I also know them, I have associated with them. Not one of them(there are 4) have picked up the phone or sent a card, I am both hurt and stunned.

All the support has come from out of the area, long time friends.

It bothers me and I think it is beyond rude. When one of men's wives passed last year both my father and I were very supportive of the him and his adult daughter. Including going to the hospice before she passed.

They say younger people have no manners today, well I find that to be the opposite. When I had to tell a few servers in restaurants and some supermarket employees (all in their 20s) they broke down and cried. Yet not a peep out of the old folks.

And sorry I don't buy the excuse that they're afraid of their own mortality. When someone passes you support the family, I have had to deal with losing a friend to a terminal illness at 42 and also had to support people who lost a child(no greater loss), so I find it VERY SELFISH when people make it about themselves.

It's like the ones who say "I can't stand hospitals", so they don't go see someone who is dying, it is not about YOU and what YOU don't like, it is about being supportive.

I am on the fence about saying something to the one who was his "closest friend" but at the same time
I think it is beyond rude for this kind of behavior.
I am sorry for your loss.

Regarding your dad's male friends/buddies. I sometimes think that men are so used to their wives handling the social calendar, remembering birthdays, sending cards, etc, that many married or widowed men do not realize it when it is a situation where they need to step up and take responsibility. It is wrong but sadly often true.

Those old friends are just clueless but let it go and move on. If it continues to bother you, after a few months perhaps you should talk to your father's best friends and express your feelings. "Bob, you and my father were good friends for 15 years and I was surprised and hurt when I didn't hear from you when he died." and then just wait for Bob to respond.

Maybe there is a situation that you were not aware of, "I am so sorry, Seain, but my grand daughter had just had a car accident and I was out of town for several weeks" or "I'm sorry, but I sent flowers with Joe, John and James. Maybe my name was omitted".

Or maybe Bob will sheepishly say " I am so sorry, I should have gone to the funeral or sent a card. I really miss your dad". Perhaps, Bob will then be more considerate in the future.
Reply With Quote Quick reply to this message
 
Old 11-10-2013, 01:14 AM
 
Location: 900 miles from my home in 80814
4,669 posts, read 6,740,923 times
Reputation: 7078
Quote:
Originally Posted by Ellwood View Post
For me, I have told the family, when I pass I don't want anything. No wake, viewing. I will be cremated and that's the end of it. Through the years, through many, many wakes and burials, I made up my mind that the time we spent on this earth was more important than coming to my funeral and looking at a dead body. Come and talk and laugh with me while I'm here...too late when I'm gone.
That's what my husband wanted, too, but I wasn't able to do it because his colleagues, clients and people in town he did business with began calling the house as soon as word got out that he'd died asking when his service would be. So, I had a small party instead. When I die, all I'll have left are my kids, so it'll work for me to just be cremated, and half my ashes spread in CO and the other half, along with my husband's other half, in the ocean off Kaupo, Maui. The kids get a free trip to Hawaii rather than spending money on a funeral, casket and burial.
Reply With Quote Quick reply to this message
 
Old 11-10-2013, 06:23 AM
 
5,706 posts, read 12,821,195 times
Reputation: 9008
Quote:
Originally Posted by Marcy1210 View Post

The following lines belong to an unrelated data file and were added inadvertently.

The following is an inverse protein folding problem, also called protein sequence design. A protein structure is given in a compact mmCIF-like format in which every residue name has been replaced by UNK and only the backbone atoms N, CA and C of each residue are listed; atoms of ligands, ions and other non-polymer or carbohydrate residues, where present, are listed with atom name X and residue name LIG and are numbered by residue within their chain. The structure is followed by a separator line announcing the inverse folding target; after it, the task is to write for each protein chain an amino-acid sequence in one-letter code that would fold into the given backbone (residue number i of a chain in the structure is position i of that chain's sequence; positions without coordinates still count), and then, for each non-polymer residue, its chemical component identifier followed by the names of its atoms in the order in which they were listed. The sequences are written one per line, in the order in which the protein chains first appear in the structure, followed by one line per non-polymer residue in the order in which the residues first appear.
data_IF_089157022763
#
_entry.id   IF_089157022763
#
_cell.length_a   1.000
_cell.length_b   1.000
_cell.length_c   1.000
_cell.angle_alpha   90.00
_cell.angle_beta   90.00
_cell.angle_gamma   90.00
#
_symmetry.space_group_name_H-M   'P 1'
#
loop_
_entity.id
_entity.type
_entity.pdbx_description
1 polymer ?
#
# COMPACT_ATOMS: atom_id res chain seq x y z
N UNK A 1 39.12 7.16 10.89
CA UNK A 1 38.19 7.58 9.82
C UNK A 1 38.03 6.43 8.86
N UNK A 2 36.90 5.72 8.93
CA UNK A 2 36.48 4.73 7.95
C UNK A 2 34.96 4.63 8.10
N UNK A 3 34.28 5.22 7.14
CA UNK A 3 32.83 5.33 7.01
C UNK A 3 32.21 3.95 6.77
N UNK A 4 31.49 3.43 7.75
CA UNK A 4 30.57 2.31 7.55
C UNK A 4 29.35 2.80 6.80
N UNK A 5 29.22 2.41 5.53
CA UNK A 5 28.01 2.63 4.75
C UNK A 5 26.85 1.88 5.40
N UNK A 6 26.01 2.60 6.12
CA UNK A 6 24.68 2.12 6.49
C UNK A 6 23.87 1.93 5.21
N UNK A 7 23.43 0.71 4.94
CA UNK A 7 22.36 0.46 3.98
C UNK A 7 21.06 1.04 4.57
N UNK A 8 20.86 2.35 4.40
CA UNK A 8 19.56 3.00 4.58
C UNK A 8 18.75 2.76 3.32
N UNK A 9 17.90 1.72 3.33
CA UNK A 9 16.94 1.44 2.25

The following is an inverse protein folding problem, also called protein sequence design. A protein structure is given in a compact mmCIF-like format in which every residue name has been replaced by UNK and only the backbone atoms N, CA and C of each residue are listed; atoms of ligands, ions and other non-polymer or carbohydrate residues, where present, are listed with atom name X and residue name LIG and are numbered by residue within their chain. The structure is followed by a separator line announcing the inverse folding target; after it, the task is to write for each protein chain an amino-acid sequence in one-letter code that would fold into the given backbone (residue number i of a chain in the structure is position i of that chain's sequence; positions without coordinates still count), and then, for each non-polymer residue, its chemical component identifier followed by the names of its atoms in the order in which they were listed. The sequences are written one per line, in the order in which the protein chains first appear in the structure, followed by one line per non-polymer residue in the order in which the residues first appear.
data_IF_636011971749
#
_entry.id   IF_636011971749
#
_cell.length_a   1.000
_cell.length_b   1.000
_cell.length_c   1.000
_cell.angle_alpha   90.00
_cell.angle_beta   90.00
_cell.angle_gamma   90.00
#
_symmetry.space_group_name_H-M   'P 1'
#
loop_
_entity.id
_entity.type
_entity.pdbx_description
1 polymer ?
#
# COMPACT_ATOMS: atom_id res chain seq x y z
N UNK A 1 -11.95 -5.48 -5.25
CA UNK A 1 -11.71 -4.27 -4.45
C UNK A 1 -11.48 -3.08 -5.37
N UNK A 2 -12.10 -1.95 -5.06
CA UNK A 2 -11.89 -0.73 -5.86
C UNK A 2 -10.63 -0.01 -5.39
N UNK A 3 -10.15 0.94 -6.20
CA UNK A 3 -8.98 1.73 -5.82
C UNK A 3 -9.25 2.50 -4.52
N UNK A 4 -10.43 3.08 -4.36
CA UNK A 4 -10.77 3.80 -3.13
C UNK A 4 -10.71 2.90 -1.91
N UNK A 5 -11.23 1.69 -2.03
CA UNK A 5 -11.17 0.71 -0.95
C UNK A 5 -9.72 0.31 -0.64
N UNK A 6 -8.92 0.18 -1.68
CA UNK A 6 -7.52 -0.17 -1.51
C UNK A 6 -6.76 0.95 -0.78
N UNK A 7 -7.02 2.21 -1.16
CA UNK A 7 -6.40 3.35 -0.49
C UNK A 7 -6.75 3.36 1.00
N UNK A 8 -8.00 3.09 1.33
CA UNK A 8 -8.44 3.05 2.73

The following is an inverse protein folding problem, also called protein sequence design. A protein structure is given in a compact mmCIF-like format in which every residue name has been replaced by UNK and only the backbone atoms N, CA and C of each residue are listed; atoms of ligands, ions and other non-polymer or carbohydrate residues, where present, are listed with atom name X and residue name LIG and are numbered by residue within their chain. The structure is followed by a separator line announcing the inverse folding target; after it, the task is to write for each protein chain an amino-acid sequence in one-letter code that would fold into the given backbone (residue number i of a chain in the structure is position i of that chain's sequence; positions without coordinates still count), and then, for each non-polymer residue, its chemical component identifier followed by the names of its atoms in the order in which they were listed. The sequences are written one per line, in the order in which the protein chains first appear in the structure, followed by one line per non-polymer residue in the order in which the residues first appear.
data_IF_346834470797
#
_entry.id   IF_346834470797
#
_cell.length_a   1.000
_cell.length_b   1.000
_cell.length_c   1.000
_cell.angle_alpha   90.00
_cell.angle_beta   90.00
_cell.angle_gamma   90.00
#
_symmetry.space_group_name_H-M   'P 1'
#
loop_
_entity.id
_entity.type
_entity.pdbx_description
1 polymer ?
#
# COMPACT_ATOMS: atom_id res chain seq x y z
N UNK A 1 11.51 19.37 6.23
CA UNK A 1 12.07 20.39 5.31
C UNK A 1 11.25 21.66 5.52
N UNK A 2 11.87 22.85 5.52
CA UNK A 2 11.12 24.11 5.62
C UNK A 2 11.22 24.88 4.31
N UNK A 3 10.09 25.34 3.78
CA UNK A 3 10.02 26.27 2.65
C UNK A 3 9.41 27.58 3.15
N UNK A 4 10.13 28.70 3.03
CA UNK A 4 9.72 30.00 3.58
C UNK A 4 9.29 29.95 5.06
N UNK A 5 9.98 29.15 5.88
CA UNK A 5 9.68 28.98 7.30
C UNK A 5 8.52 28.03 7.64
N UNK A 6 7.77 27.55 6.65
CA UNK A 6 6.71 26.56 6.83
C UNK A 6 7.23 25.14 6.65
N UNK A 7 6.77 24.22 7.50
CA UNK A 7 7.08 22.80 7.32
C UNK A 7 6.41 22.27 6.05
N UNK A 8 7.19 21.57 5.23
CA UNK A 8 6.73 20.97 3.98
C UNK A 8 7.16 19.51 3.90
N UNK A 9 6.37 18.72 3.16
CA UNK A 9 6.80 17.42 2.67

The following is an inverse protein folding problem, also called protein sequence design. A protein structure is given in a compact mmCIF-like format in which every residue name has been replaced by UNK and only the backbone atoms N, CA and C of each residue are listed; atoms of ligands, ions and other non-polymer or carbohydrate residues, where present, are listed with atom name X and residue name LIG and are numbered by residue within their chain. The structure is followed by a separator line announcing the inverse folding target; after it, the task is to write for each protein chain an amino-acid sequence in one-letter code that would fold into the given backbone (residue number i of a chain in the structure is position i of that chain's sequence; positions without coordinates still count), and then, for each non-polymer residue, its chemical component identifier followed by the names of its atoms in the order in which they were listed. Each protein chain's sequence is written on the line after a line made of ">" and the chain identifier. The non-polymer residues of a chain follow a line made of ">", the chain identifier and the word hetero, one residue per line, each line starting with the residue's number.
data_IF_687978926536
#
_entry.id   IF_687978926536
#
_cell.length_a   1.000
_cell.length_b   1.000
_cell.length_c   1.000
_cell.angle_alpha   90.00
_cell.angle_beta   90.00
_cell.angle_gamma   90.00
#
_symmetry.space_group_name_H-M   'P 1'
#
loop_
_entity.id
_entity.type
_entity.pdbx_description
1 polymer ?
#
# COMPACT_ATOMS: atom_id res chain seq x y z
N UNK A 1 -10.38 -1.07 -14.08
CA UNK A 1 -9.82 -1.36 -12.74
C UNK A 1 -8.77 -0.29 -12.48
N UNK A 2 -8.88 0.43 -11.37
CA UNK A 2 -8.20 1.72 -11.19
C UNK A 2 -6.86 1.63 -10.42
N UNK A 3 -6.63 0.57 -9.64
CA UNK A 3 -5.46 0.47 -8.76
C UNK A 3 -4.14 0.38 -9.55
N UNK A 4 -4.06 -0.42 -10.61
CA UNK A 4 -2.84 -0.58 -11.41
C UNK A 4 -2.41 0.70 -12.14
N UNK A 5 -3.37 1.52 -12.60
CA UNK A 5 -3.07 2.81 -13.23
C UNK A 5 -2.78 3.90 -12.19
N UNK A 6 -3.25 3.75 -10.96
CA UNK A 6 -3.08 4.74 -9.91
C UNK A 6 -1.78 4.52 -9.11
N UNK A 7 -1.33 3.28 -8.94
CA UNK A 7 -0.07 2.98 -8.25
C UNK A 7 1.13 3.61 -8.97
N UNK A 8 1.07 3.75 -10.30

That's what my husband wanted, too, but I wasn't able to do it because his colleagues, clients and people in town he did business with began calling the house as soon as word got out that he'd died asking when his service would be. So, I had a small party instead. When I die, all I'll have left are my kids, so it'll work for me to just be cremated, and half my ashes spread in CO and the other half, along with my husband's other half, in the ocean off Kaupo, Maui. The kids get a free trip to Hawaii rather than spending money on a funeral, casket and burial.
Our ashes will be thrown in the ocean off Princeville, Kauai, where we were married. Our children also get a free trip to Hawaii!
Reply With Quote Quick reply to this message
 
Old 11-10-2013, 08:13 AM
 
Location: Not.here
2,828 posts, read 3,443,292 times
Reputation: 2347
seain dublin, This is never an easy thing for the survivors, knowing that others that were close to the deceased do not make even the slightest acknowledgement. I think it is a natural thing to feel like castigating the people that did not make the acknowledgment. But, just like you, having been there myself, I would say postpone any such actions you may feel.

Look at it this way. They were there for your dad in friendship when he was alive and most needed them.

Yes, they did not give you the minimum consideration to even drop you a card and acknowledge you as the survivor. Maybe they have reasons, maybe they don't. The only satisfaction you can hope for from admonishing them directly is to inflict some kind of emotional pain on them. Think about whether that will ultimately make you feel better about yourself? Give it time and don't react too hastily. Remember also that their shortcomings do not need to be projected on to your own responses.
Reply With Quote Quick reply to this message
Please register to post and access all features of our very popular forum. It is free and quick. Over $68,000 in prizes has already been given out to active posters on our forum. Additional giveaways are planned.

Detailed information about all U.S. cities, counties, and zip codes on our site: City-data.com.


Reply
Please update this thread with any new information or opinions. This open thread is still read by thousands of people, so we encourage all additional points of view.

Quick Reply
Message:

Over $104,000 in prizes was already given out to active posters on our forum and additional giveaways are planned!

Go Back   City-Data Forum > General Forums > Grief and Mourning
Follow City-Data.com founder on our Forum or

All times are GMT -6.

© 2005-2018, Advameg, Inc.

City-Data.com - Archive 1, 2, 3, 4, 5, 6, 7, 8, 9, 10, 11, 12, 13, 14, 15, 16, 17, 18, 19, 20, 21, 22, 23, 24, 25, 26, 27, 28, 29, 30, 31, 32, 33, 34, 35 - Top